Laquanda “Faye” Jacobs was released from prison last Tuesday after 26 years of wrongful incarceration in Arkansas. Jacobs was sentenced to life without parole at the age of 16 for capital murder, but the Innocence Project argues she was a typical example of a wrongful conviction.
“Faye’s case has all the hallmarks of a wrongful conviction — incentivized testimony, procedures known to lead to eyewitness misidentifications and absolutely inadequate counsel,” said Tricia Bushnell, executive director of the Midwest Innocence Project. “Faye’s attorneys never investigated the crime and didn’t even ask the state for its files…As a result, they never spoke to five additional eyewitnesses who saw the crime and stated that Faye was not the shooter.”
Following the fatal shooting of the victim in 1993, witnesses described a shooter who was a woman in her thirties wearing a black coat with black pants and with scars under her eyes. Jacobs, who was arrested just one hour after the crime was committed, was 16 at the time and wearing a white dress she wore to church that morning. Jacobs also does not have scars under her eyes.
Free But Not Exonerated
While Jacobs is free, she has not yet been exonerated. She was released because the U.S. Supreme Court ruled that children cannot receive mandatory life sentences without parole and she was granted a release based on time served. Her conviction still stands, but her legal team is working to get her exonerated.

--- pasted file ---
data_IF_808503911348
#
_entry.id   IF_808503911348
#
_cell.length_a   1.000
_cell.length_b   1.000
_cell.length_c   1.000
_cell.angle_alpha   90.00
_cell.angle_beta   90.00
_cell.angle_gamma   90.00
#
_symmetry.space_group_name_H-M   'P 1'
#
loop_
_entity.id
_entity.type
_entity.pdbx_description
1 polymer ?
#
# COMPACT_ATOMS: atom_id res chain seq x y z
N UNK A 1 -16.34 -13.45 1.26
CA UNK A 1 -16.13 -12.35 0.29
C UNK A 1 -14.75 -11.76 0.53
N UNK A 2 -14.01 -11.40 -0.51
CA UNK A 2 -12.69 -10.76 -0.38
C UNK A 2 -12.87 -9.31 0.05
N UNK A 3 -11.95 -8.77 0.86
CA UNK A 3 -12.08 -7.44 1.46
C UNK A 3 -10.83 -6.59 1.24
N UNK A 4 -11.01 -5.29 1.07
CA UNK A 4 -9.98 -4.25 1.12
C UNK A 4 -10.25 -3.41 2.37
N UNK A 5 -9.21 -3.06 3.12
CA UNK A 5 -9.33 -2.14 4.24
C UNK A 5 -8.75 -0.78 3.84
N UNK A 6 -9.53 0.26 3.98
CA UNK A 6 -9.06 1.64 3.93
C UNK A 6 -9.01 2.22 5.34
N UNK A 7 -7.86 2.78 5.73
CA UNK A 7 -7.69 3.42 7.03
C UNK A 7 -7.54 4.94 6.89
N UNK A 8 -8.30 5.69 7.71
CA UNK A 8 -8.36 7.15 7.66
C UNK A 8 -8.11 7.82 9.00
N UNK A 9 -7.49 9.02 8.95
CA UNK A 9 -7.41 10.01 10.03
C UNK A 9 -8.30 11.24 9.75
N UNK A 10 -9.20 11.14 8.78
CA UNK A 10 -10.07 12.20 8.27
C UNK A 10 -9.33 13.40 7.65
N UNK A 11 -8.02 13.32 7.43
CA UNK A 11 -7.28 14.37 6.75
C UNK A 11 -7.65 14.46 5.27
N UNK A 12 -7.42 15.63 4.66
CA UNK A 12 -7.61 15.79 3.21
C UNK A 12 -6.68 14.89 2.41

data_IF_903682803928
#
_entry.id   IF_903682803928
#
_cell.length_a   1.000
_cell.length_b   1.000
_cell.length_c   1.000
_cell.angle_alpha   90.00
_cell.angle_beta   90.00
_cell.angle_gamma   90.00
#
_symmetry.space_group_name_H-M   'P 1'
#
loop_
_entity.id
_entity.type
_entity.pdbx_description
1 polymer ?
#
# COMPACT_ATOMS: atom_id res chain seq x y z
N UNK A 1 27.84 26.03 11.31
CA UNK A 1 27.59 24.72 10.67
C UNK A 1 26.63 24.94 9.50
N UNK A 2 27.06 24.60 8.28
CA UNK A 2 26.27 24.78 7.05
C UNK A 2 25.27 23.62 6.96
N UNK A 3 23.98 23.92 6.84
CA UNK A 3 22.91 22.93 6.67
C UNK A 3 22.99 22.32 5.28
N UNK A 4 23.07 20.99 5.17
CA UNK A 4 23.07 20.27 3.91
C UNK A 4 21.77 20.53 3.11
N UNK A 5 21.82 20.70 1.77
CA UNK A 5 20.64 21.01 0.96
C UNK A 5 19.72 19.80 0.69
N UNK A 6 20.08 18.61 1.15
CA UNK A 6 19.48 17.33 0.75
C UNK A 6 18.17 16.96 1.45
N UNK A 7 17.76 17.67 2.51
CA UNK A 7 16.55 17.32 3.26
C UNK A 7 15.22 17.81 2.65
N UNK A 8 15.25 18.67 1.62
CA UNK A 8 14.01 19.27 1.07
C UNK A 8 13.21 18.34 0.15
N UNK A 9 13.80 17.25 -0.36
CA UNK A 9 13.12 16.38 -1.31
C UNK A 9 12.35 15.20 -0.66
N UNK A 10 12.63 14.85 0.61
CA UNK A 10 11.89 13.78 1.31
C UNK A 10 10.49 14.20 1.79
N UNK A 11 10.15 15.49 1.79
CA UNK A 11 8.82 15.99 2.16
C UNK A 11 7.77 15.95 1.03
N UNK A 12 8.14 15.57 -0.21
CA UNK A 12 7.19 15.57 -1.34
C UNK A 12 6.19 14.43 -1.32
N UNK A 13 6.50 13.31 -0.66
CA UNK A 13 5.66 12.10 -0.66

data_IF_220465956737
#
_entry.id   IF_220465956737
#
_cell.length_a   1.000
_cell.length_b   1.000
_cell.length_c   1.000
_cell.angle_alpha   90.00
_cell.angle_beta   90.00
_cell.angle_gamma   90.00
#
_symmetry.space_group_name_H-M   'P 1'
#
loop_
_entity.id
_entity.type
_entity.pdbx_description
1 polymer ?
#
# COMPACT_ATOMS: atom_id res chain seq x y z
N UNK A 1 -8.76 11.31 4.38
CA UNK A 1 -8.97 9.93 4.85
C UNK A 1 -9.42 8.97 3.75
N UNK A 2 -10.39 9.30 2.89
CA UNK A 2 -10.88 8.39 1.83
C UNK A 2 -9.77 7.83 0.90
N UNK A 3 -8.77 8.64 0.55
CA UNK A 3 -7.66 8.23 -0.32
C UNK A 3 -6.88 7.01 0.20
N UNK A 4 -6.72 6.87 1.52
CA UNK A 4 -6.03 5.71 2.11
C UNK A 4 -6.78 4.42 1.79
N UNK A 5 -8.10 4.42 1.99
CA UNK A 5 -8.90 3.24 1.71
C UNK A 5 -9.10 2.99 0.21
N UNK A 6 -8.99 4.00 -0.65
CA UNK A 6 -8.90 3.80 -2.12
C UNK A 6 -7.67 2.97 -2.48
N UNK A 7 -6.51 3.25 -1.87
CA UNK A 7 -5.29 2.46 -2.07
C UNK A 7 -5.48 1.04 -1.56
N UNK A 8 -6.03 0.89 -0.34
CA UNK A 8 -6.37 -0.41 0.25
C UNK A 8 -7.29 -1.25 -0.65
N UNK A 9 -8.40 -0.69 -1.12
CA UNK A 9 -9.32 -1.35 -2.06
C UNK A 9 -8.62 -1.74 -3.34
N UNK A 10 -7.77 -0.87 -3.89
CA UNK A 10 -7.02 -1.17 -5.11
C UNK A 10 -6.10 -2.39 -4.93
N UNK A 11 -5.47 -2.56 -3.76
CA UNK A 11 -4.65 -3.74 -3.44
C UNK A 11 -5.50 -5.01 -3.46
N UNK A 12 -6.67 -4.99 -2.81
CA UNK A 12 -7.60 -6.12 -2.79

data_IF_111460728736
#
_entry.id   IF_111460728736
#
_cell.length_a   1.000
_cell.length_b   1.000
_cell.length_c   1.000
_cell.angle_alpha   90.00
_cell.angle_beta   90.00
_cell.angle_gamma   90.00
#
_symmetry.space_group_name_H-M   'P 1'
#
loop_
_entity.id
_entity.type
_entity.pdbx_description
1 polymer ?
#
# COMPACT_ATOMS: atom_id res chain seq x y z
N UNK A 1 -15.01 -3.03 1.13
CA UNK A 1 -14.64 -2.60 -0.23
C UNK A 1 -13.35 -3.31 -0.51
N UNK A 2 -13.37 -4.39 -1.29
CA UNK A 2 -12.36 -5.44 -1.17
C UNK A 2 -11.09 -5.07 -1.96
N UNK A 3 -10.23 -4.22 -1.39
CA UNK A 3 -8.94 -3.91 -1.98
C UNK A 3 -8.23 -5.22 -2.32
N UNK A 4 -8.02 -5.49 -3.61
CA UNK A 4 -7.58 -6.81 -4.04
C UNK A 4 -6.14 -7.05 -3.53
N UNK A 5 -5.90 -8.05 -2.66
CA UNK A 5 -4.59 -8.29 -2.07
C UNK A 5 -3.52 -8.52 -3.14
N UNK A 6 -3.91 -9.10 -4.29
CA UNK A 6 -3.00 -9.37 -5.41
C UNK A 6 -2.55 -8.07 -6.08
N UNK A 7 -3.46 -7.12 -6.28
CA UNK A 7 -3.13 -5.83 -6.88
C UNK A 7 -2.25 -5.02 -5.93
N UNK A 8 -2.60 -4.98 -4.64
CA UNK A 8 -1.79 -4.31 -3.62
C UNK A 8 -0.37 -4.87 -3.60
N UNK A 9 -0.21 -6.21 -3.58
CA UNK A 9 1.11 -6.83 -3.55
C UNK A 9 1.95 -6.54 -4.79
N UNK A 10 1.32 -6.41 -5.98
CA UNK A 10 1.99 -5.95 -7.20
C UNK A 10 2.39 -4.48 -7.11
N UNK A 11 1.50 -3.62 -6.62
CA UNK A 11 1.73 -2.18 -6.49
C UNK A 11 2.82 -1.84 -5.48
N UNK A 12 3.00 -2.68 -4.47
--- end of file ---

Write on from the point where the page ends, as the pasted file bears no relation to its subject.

The only way Jacobs can be fully exonerated is to be granted a state pardon from Arkansas Gov. Asa Hutchinson. As such, Jacobs lawyers are petitioning the governor for a pardon based on the argument that her defense was inadequate. They are also calling into question the legitimacy of the state’s two witnesses who identified Jacobs as the shooter.
“Social science now confirms the identification procedures used back in 1992 increased the risk of eyewitness misidentification,” said Bushnell. “And eyewitness misidentification is a leading cause of wrongful convictions. It has played a role in more than 75 percent of convictions overturned through DNA testing.”
Jacobs now has a GoFundMe donation page to help her re-entry into society.
“Faye’s case exemplifies just how difficult it is to overturn a conviction in our justice system,” Bushnell stated. “It should not be this hard, but she’s not done seeking justice, and neither are we.”